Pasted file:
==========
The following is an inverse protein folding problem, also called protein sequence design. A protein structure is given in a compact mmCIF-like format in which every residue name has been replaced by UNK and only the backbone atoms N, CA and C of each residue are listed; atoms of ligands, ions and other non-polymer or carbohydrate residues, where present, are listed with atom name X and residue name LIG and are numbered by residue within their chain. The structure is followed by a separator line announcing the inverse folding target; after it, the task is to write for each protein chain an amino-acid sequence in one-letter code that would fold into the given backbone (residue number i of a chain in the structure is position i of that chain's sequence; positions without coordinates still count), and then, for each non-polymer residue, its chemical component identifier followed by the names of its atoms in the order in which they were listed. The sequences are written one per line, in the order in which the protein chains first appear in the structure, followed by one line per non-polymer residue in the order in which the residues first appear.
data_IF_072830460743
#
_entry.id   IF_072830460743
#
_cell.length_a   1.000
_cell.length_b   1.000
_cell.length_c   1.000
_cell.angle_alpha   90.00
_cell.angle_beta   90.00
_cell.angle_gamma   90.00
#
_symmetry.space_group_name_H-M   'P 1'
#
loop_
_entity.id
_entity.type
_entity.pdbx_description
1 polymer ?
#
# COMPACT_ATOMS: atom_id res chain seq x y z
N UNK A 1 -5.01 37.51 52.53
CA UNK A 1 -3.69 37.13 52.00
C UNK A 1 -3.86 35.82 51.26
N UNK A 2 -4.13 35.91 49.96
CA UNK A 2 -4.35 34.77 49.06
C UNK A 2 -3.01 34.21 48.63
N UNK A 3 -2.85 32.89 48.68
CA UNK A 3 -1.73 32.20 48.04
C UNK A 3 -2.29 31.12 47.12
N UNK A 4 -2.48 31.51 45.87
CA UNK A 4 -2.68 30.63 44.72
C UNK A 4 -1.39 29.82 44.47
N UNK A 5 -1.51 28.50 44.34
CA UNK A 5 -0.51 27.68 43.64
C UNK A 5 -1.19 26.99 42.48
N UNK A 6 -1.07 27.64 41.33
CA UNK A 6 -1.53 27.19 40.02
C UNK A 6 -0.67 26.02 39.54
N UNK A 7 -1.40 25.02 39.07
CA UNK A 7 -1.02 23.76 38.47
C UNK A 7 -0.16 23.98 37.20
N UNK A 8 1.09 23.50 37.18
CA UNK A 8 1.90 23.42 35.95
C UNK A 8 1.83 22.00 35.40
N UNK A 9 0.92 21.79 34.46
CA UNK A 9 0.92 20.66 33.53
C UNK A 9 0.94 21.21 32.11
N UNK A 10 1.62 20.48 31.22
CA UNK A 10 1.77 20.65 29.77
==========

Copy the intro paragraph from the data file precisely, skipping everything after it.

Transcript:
The following is an inverse protein folding problem, also called protein sequence design. A protein structure is given in a compact mmCIF-like format in which every residue name has been replaced by UNK and only the backbone atoms N, CA and C of each residue are listed; atoms of ligands, ions and other non-polymer or carbohydrate residues, where present, are listed with atom name X and residue name LIG and are numbered by residue within their chain. The structure is followed by a separator line announcing the inverse folding target; after it, the task is to write for each protein chain an amino-acid sequence in one-letter code that would fold into the given backbone (residue number i of a chain in the structure is position i of that chain's sequence; positions without coordinates still count), and then, for each non-polymer residue, its chemical component identifier followed by the names of its atoms in the order in which they were listed. The sequences are written one per line, in the order in which the protein chains first appear in the structure, followed by one line per non-polymer residue in the order in which the residues first appear.